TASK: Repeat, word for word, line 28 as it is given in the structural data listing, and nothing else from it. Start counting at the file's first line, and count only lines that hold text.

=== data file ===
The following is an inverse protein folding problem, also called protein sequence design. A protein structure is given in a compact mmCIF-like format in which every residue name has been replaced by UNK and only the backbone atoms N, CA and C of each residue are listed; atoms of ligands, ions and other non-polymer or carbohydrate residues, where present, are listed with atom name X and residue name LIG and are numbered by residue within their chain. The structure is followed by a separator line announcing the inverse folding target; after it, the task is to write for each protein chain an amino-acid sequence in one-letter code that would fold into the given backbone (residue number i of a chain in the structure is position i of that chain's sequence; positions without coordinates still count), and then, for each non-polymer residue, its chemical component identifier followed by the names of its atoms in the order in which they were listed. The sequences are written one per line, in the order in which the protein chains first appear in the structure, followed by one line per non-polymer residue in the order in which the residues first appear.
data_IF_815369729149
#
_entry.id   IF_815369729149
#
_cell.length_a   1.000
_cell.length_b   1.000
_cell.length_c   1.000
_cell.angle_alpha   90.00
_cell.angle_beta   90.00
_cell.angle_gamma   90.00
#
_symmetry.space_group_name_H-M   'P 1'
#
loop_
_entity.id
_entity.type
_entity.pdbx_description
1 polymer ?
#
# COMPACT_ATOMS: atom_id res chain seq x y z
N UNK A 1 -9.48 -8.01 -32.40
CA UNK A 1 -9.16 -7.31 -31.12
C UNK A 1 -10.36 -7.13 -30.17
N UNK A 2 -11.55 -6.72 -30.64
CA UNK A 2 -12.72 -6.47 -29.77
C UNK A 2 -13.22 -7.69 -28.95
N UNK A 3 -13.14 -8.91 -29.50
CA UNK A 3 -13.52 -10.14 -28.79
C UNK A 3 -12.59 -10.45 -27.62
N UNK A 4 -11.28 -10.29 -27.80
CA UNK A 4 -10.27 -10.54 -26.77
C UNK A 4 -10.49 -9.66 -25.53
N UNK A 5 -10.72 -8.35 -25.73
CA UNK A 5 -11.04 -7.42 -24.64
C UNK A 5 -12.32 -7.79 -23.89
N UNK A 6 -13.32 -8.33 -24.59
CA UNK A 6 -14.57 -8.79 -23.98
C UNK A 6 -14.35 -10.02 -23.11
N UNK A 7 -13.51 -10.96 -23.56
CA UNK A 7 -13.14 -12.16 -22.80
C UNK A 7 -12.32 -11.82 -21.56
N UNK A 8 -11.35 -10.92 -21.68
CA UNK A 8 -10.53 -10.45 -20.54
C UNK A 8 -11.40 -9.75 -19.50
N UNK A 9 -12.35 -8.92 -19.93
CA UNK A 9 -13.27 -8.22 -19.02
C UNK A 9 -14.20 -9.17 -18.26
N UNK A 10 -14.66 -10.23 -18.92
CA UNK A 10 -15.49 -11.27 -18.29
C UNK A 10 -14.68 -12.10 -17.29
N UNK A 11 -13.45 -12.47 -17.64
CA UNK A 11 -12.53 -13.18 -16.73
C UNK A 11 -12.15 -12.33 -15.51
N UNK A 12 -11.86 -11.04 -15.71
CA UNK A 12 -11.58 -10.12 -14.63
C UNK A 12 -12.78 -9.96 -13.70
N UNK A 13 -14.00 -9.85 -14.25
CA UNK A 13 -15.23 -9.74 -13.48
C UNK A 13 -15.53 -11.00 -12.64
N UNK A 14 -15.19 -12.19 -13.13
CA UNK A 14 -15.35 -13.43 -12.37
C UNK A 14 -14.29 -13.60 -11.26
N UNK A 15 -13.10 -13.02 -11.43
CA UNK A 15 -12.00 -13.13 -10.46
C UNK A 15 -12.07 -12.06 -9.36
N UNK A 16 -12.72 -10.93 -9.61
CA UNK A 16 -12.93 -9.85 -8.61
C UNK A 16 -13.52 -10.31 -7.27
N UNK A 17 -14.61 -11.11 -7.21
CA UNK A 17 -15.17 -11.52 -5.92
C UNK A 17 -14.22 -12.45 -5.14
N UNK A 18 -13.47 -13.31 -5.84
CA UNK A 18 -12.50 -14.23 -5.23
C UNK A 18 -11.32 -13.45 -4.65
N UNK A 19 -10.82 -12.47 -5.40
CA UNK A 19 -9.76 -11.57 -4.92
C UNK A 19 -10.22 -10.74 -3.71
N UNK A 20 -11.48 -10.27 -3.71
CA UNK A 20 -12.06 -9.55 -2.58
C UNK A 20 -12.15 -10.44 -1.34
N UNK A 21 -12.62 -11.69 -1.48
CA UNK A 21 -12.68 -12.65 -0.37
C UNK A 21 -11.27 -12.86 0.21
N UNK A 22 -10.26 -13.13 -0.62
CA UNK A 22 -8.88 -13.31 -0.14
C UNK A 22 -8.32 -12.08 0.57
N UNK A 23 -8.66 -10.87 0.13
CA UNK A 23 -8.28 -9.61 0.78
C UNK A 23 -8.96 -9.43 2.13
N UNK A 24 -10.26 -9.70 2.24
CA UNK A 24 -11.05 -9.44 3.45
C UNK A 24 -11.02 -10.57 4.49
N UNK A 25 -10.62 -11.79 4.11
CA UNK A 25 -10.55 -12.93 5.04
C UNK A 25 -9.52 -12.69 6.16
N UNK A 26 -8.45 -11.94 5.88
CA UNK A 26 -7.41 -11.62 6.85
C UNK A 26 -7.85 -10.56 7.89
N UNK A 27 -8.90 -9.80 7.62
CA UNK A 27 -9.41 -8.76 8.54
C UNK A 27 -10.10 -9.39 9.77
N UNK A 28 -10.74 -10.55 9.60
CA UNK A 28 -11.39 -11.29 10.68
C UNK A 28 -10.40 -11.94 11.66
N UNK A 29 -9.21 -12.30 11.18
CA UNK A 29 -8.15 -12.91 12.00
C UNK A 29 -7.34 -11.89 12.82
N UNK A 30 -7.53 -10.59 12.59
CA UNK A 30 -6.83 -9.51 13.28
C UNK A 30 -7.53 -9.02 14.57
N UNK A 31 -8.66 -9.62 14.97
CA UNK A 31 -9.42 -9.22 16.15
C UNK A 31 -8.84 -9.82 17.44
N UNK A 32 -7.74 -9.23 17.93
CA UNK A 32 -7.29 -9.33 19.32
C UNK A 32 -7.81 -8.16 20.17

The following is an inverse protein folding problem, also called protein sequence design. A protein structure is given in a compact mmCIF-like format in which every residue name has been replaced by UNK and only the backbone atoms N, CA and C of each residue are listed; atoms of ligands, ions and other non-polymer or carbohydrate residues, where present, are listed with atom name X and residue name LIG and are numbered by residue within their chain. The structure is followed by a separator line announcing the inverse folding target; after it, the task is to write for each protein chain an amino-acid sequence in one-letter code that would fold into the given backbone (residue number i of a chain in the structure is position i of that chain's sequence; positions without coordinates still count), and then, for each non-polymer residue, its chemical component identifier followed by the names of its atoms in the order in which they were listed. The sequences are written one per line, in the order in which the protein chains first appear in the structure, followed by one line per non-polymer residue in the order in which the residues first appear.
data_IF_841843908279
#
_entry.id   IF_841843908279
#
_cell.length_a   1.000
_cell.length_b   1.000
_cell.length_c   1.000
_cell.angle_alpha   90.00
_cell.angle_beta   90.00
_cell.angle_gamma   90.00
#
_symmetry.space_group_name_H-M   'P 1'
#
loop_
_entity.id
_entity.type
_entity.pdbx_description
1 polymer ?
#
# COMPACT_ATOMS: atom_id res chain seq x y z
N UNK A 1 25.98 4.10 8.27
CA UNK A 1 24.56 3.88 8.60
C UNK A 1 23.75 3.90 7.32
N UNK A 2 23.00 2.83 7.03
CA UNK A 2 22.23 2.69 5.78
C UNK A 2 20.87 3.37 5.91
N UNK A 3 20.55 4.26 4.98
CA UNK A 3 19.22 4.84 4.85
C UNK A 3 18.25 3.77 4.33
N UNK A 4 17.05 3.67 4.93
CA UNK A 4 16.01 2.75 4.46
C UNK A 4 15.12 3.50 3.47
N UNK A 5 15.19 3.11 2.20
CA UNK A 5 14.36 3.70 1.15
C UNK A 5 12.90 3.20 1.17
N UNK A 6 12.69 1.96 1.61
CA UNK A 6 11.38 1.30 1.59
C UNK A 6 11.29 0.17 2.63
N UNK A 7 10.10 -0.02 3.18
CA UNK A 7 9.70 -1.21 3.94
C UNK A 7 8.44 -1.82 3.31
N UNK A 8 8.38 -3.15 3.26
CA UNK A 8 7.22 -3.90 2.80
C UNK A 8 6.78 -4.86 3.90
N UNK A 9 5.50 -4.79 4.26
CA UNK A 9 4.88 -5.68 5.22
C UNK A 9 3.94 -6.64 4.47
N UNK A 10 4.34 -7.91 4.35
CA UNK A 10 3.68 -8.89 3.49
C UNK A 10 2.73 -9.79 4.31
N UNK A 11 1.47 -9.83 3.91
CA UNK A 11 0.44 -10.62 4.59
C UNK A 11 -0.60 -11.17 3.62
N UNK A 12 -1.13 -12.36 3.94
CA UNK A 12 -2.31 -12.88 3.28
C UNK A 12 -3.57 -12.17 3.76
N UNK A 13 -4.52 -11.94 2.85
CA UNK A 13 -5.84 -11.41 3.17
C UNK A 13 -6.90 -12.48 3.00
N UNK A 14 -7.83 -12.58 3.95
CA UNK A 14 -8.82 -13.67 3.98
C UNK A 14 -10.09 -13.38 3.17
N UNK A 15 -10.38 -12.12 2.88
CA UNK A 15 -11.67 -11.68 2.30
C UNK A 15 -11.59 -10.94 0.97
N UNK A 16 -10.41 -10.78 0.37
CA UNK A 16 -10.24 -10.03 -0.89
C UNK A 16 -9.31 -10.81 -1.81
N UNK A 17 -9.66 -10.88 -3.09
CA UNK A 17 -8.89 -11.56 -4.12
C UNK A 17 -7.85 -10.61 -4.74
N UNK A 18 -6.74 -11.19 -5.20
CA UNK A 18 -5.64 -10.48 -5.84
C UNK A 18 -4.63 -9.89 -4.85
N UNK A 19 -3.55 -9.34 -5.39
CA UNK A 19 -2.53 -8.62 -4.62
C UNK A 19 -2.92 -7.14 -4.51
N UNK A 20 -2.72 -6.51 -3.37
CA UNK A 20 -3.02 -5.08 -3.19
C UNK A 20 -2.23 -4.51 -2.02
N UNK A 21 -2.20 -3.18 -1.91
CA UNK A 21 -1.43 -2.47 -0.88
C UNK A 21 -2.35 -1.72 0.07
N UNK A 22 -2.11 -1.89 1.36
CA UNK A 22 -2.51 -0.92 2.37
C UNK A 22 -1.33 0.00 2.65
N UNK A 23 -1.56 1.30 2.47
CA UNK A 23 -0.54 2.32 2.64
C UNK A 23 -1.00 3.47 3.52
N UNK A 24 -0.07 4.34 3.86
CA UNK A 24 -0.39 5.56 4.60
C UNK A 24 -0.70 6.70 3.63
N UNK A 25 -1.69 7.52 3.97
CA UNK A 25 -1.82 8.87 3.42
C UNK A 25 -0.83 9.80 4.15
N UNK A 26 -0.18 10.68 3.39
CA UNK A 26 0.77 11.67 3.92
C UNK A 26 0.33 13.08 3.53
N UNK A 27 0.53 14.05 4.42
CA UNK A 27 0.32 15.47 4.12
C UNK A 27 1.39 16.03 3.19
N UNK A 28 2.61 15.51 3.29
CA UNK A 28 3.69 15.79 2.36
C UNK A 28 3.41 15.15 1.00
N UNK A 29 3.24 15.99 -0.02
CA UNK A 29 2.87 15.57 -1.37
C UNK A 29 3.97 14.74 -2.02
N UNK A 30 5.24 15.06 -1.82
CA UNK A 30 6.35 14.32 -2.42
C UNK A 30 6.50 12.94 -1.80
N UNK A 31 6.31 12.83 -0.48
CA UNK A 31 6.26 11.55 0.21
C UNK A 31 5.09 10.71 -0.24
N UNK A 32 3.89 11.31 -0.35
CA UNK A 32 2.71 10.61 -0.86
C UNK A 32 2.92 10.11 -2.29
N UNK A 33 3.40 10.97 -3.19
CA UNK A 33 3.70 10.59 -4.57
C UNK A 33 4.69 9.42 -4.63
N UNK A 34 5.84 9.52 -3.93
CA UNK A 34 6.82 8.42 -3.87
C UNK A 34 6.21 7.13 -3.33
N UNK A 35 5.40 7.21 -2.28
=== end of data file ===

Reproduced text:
N UNK A 3 -13.14 -8.91 -29.50